M  3L  1  2 J1  J 2

where – – – –

M = degree of freedom or mobility L = number of links J1 = number of 1 DOF (full) joints J2 = number of 2 DOF (half) joints

Kinematics Fundamentals

Kinematics Fundamentals

Kinematics Fundamentals • Mechanisms and Structures – The DOF of an assembly of links completely predicts its character • If the DOF is positive→ mechanism • If the DOF is zero→ structure • If the DOF is negative → preloaded structure

Kinematics Fundamentals â&#x20AC;˘ Number Synthesis â&#x20AC;&#x201C; The determination of the number and order of links and joints necessary to produce motion of a particular DOF

Kinematics Fundamentals â&#x20AC;˘ Isomers

Kinematics Fundamentals â&#x20AC;˘ Linkage Transformation â&#x20AC;&#x201C; Revolute joints in any loop can be replaced by prismatic joints with no change in DOF of the mechanism, provided that at least two revolute joints remain in the loop

Kinematics Fundamentals • Linkage Transformation – Any full joint can be replaced by a half joint, but this will increase the DOF by one – Removal of a link will reduce the DOF by one – The combination of rules 2 and 3 above will keep the original DOF unchanged

Kinematics Fundamentals • Linkage Transformation – Any ternary or higher–order link can be partially shrunk to a lower–order link by coalescing nodes. This will create a multiple but will not change the DOF at the mechanism

Kinematics Fundamentals â&#x20AC;˘ Linkage Transformation â&#x20AC;&#x201C; Complete shrinkage of a higher-order link is equivalent to its removal. A multiple joint will be created, and the DOF will be reduced

Kinematics Fundamentals • Intermittent Motion – Is a sequence of motions and dwells • Dwell; is a period in which the output link remains stationary while the input link continues to move • Geneva Mechanism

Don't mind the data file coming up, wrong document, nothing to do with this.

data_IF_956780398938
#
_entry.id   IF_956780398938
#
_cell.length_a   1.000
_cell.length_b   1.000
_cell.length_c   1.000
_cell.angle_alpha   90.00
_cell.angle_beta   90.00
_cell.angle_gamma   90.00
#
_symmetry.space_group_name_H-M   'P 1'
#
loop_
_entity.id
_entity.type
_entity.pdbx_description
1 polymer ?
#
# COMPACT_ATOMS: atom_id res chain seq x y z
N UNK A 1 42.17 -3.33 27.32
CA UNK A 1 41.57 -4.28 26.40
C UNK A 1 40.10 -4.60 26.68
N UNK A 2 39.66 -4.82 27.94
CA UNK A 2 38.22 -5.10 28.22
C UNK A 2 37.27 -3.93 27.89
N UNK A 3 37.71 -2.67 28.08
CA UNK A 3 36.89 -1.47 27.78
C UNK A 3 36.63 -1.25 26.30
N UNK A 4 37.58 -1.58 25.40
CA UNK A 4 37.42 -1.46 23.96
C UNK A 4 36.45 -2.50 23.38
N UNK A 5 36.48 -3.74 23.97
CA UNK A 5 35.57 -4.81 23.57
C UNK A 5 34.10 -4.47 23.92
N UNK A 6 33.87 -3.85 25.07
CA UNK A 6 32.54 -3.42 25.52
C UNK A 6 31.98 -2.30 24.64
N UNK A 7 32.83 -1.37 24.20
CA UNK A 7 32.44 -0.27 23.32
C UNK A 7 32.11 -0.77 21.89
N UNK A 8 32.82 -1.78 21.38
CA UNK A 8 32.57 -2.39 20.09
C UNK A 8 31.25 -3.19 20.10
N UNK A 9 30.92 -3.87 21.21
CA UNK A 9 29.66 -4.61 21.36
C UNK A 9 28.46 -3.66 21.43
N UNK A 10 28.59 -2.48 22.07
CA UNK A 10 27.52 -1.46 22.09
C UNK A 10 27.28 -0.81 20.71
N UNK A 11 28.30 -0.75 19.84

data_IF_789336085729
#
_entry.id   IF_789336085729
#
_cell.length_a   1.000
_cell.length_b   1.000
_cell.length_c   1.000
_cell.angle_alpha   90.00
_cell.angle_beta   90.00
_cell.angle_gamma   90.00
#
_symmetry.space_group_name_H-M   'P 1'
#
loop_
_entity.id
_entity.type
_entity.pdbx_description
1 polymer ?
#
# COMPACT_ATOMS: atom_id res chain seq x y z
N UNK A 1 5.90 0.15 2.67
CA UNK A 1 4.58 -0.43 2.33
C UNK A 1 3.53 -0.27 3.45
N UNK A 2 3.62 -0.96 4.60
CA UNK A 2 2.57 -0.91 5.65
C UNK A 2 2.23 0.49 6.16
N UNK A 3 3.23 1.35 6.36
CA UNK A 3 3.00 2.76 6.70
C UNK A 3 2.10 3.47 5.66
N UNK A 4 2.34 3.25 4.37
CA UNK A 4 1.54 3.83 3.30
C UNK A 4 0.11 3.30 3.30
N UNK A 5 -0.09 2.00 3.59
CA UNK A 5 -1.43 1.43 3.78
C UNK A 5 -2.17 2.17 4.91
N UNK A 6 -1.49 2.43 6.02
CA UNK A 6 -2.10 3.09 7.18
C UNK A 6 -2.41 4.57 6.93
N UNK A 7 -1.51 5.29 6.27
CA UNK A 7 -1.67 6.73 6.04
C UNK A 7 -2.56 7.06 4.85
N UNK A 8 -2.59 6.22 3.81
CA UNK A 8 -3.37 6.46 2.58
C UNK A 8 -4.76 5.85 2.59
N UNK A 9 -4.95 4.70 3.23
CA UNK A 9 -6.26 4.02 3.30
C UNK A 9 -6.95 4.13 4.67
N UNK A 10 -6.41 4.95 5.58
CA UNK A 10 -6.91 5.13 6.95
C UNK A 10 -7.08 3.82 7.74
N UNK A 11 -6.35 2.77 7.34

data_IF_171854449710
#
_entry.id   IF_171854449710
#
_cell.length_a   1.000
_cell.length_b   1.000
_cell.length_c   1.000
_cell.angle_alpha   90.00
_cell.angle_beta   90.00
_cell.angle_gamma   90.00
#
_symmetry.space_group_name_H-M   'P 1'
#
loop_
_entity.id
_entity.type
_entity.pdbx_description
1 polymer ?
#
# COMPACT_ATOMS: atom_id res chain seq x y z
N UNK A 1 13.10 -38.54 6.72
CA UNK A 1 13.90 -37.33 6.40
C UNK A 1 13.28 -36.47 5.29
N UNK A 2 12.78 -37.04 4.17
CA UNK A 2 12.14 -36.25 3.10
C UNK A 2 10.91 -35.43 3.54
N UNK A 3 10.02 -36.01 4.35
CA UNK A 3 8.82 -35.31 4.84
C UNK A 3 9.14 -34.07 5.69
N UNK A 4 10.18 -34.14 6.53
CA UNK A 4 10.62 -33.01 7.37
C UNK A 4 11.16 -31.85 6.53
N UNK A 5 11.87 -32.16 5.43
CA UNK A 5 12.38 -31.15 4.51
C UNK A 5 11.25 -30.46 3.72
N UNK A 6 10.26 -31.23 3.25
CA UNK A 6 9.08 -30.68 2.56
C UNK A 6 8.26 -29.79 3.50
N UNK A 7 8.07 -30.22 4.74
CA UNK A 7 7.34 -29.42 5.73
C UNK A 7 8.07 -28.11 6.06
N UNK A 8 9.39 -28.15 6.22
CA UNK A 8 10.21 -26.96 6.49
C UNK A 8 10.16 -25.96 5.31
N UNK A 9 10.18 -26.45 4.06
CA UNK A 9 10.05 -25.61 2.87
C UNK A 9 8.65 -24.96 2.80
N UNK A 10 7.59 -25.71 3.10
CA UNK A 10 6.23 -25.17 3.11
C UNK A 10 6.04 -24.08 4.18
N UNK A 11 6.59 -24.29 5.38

Kinematics Fundamentals â&#x20AC;˘ Intermittent Motion â&#x20AC;˘ Ratchet and Pawl

Kinematics Fundamentals â&#x20AC;˘ Intermittent Motion â&#x20AC;˘ Linear Geneva Mechanism

Kinematics Fundamentals â&#x20AC;˘ Inversion â&#x20AC;&#x201C; An inversion is created by grounding a different link in the kinematic chain

Kinematics Fundamentals

Kinematics Fundamentals • Grashof Condition – Is a simple relationship that predicts the rotation behavior or rotatability of a four linkage’s inversion based only on the link lengths

S  L  PQ

• • • •

Kinematics Fundamentals • Grashof Condition – If the inequality is true, at least one link will be capable of making a full revolution with respect to the ground plane(Class I) – If not true, then the linkage is non-Grashof and no link will be capable of a complete revolution relative to any other link (Class II)

S  L  PQ

Kinematics Fundamentals • Grashof Condition – For the class I case: S+L< P+Q • Ground either adjacent to the shortest link and you get a crank-rocker • Ground the shortest link and you will get a double-crank • Ground the link opposite the shortest and you will get a Grashof double-rocker

Kinematics Fundamentals • Grashof Condition – For the Class II case: S+L> P+Q • All inversion will be triple-rockers in which no link can fully rotate

– For Class III: S+L=P+Q • All inversion will be either double-cranks, or crank-rocker

Kinematics Fundamentals

Kinematics Fundamentals

Kinematics Fundamentals

Kinematics Fundamentals • Classification of the Four Linkage – C. Barker developed a classification scheme that allows prediction of the type of motion that can be expected from a fourbar linkage based on the values of its link lengths – Link ratio formation – Letter designation (C), (R) - GCRR

Kinematics Fundamentals â&#x20AC;˘ Linkages of More Than Four Bars â&#x20AC;&#x201C; Geared Fivebar Linkages

Kinematics Fundamentals â&#x20AC;˘ Linkages of More Than Four Bars â&#x20AC;&#x201C; Sixbar Linkages

Kinematics Fundamentals • Spring as Links • Compliant Mechanism • Micro Electro-Mechanical Systems (MEMS)

Kinematics Fundamentals â&#x20AC;&#x201C; Problems

Kinematics Fundamentals â&#x20AC;&#x201C; Problems

Kinematics Fundamentals

Kinematics Fundamentals